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The University of Melbourne might have come up with a gum disease vaccine that stops the destructive immune response from dental plaque. The Porphyromonas Gingivalis secretes enzymes that makes the immune system attack your teeth and gums, and the gum disease vaccine stops it from doing so.

We Might Be Getting a Gum Disease Vaccine Soon

The University of Melbourne might have come up with a gum disease vaccine that stops the destructive immune response from dental plaque. The Porphyromonas Gingivalis secretes enzymes that makes the immune system attack your teeth and gums, and the gum disease vaccine stops it from doing so.

Regardless of how you feel about them, vaccines are nonetheless a medical miracle. Imagine preventing disease from happening. Some centuries back, it would’ve seemed like an impossible endeavor. As we learned more about our immune system and immune response, we started finding ways to prime our bodies against the disease. With more illnesses related to dental plaque cropping up, a gum disease vaccine seems to be next on the list.

 And fortunately, we might just be getting it sooner than you think. Researchers from The University of Melbourne developed a gum disease vaccine that could put an end to periodontitis, severe gum disease that can lead to tooth loss.  

But how does the gum disease vaccine work? And why is it so important?

Periodontitis leads to tooth loss

At a glance, it might seem silly to create a vaccine for gum disease. Mainly because of how preventable gum disease seems. 

You don’t usually get periodontitis off the bat, after all. To get to this stage of periodontal disease, you first need a build-up of dental plaque to trigger the immune response. And before progressing to periodontitis, you’ll first need to get gingivitis. Here, the gums swell and bleed easily under pressure. You can easily avoid both instances with the proper oral hygiene routine. So why create a vaccine?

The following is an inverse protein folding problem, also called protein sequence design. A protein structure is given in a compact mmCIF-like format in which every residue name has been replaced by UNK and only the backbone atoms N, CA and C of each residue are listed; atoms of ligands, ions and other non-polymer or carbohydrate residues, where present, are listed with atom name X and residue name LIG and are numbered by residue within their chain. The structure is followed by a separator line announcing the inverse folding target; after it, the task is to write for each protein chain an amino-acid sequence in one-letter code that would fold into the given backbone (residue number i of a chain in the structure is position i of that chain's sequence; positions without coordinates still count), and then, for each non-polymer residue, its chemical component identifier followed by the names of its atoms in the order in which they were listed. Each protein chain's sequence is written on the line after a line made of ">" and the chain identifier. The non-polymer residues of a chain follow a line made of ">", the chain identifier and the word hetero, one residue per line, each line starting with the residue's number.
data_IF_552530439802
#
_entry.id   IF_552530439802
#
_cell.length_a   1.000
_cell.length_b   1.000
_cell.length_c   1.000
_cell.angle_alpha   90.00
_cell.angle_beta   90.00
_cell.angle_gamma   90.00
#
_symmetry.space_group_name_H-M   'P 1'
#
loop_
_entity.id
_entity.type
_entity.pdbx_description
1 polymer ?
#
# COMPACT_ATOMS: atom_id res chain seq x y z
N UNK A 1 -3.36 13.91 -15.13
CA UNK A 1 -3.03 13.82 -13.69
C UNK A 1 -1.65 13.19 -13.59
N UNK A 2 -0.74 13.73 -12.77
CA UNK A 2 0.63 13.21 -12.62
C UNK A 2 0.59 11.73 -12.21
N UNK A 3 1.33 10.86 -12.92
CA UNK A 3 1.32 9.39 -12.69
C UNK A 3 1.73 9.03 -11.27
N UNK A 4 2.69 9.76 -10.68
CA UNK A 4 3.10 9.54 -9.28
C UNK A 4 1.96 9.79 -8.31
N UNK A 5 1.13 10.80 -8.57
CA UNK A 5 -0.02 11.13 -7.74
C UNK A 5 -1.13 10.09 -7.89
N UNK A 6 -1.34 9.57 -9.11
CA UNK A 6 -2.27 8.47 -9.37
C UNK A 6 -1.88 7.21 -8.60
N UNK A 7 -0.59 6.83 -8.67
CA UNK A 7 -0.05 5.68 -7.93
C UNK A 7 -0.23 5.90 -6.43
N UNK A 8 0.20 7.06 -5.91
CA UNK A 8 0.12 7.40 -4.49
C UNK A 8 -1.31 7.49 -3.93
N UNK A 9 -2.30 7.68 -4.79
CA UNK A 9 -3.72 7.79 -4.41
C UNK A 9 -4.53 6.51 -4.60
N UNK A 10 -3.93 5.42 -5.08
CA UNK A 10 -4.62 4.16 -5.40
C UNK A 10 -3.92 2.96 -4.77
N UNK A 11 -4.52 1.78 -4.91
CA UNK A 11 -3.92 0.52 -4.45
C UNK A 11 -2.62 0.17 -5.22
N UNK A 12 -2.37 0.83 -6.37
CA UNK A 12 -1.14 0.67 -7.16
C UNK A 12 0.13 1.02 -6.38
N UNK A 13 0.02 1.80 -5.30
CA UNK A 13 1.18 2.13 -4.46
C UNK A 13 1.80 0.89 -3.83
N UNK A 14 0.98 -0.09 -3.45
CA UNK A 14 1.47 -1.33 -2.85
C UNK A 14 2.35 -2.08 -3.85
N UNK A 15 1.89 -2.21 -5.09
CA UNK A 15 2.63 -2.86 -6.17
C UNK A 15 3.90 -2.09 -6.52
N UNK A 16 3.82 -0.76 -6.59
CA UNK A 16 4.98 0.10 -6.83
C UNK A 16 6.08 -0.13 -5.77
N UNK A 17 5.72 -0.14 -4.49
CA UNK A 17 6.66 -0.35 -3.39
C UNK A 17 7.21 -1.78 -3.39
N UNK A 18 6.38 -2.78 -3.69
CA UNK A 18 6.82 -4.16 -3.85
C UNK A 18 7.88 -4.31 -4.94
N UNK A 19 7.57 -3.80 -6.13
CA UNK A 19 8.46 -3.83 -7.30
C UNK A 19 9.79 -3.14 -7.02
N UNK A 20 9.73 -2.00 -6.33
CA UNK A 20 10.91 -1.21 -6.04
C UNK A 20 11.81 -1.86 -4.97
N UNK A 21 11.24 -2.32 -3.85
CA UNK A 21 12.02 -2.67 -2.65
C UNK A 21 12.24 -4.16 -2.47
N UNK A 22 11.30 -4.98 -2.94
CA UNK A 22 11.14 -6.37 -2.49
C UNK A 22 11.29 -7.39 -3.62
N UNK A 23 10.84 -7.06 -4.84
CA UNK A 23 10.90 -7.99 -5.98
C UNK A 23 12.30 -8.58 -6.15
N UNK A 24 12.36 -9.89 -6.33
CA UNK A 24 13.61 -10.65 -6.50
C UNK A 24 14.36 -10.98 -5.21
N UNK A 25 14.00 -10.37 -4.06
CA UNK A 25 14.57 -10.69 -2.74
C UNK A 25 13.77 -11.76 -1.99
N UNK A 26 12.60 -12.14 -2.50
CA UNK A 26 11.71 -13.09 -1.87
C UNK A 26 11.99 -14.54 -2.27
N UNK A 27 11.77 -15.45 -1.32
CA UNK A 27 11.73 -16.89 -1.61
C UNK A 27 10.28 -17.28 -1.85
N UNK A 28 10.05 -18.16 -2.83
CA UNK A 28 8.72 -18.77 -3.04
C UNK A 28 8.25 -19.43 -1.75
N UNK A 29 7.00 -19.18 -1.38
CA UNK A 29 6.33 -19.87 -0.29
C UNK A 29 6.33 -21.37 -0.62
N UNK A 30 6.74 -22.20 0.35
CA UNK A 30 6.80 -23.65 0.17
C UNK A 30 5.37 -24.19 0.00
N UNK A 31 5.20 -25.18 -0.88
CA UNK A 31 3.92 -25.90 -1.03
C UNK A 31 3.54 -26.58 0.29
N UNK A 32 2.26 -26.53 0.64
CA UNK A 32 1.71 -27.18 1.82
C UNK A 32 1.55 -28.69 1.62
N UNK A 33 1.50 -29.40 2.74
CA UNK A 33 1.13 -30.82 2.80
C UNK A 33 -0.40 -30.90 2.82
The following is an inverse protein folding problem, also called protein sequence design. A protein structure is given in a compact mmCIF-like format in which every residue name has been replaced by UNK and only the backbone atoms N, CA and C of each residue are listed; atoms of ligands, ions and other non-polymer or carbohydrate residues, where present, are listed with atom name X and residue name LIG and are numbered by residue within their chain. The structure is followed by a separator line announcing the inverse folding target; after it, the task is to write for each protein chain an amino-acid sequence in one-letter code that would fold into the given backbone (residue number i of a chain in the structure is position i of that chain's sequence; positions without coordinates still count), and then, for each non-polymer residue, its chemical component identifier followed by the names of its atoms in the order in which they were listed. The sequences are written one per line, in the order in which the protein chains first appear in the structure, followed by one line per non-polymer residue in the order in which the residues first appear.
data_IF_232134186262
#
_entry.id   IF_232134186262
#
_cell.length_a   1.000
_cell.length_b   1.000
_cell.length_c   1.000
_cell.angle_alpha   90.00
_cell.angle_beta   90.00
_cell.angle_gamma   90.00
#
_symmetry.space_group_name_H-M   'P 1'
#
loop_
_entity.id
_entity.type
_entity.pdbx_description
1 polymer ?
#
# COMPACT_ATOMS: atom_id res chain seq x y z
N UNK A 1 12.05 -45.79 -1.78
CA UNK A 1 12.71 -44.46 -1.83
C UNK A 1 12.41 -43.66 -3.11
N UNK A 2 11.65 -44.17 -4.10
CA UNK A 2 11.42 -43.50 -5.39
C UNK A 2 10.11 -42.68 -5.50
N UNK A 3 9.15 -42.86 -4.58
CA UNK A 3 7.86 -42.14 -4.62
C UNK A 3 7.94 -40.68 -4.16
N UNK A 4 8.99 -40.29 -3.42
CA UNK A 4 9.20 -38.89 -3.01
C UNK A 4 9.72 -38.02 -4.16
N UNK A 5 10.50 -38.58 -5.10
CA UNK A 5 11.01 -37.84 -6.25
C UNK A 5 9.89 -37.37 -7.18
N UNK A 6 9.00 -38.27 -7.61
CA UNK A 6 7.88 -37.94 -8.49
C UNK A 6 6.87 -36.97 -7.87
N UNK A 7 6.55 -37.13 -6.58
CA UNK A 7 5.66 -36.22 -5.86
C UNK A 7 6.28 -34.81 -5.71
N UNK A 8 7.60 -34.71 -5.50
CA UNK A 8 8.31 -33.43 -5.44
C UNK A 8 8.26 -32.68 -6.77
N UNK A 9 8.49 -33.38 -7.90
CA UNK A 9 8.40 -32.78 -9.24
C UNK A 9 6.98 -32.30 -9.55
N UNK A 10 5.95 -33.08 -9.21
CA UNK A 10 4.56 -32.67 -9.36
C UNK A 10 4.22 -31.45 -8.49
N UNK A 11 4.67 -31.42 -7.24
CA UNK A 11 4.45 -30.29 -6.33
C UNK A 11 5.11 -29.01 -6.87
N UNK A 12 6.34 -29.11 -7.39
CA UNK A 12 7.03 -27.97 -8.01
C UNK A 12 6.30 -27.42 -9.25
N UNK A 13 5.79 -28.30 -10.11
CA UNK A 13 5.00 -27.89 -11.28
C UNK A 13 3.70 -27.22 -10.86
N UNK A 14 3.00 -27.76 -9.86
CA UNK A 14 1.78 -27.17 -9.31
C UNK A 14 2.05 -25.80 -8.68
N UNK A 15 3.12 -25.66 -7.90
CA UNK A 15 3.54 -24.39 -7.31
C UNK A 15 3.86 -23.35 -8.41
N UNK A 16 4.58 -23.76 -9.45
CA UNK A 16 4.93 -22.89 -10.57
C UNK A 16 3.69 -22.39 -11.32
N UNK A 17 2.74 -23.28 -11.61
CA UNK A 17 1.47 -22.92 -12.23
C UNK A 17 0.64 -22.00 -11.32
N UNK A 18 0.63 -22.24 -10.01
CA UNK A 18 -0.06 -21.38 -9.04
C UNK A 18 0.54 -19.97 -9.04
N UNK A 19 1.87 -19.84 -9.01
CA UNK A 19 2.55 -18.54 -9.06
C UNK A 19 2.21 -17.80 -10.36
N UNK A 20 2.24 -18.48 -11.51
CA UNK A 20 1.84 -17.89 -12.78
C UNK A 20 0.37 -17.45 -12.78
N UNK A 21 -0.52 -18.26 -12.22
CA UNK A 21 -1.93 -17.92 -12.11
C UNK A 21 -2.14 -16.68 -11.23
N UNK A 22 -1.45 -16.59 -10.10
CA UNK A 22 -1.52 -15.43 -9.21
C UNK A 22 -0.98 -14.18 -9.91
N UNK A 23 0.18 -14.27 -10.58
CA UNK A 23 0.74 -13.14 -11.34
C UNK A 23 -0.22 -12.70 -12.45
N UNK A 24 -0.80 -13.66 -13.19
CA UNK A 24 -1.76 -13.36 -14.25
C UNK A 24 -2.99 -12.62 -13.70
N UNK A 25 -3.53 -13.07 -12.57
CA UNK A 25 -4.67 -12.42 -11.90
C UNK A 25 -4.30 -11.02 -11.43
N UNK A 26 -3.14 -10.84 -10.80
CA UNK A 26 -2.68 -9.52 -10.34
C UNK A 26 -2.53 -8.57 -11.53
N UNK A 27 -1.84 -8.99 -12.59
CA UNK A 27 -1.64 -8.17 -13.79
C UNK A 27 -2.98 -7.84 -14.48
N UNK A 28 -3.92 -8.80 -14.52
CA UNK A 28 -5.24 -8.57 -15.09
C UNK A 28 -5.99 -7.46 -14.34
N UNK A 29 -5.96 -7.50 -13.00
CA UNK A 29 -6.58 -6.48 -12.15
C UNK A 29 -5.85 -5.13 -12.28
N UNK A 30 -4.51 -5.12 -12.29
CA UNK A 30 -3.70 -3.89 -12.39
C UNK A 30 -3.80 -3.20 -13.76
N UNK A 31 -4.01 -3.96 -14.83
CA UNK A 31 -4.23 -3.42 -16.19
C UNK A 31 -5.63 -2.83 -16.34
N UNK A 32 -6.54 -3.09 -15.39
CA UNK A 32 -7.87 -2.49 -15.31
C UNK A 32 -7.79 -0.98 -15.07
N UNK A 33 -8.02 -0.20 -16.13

The answer lies in how much impact periodontitis creates. In Australia, one in three adults suffers from periodontitis. Often, those with the condition might not even be aware of it. 

Typically, treating periodontal disease is reactive at most. It’s only once the problem’s been pinpointed that dentists use countermeasures. And for the most part, it’s serves its purpose well. Dentists usually prescribe a session of deep cleaning to take care of the situation. After scaling off the dental plaque and tartar, often, the condition goes away on its own. 

This is easier said than done, however. Dental fear and anxiety, after all, is still a prominent problem in dental care. And there’s so much constant treatment can do, particularly with a growing number of people affected by these types of diseases. A vaccine for gum disease, then, can help cut down these numbers and ensure better oral health for a more significant segment of the population.      

The gum disease vaccine targets the primary bacterium that causes periodontitis

But how does the gum disease vaccine work, anyway? The University of Melbourne researchers pinpointed bacterial strains responsible for select complications that come with periodontitis. Porphyromonas Gingivalis—also known as P. gingivalis—is particularly tied to attachment loss between the teeth and gums.   

Bacteria in dental plaque usually irritate the gums with the toxins they produce. P. gingivalis, on the other hand, deals damage in two ways. Further studies on the bacterium showed that it secretes enzymes that make the immune system target itself, causing the destruction of bone and soft tissue. On top of toxin irritation, your gums also must deal with your immune system as well.  

What the vaccine does is first attack those enzymes to prevent a destructive immune response. Afterward, it produces antibodies that neutralize the toxins, preventing irritation. 

So far, the vaccine has only been tested on mice. Still, The University of Melbourne scientists are confident in future clinical trials. Nevertheless, we’re looking forward to a future within missing teeth and achy gums. 

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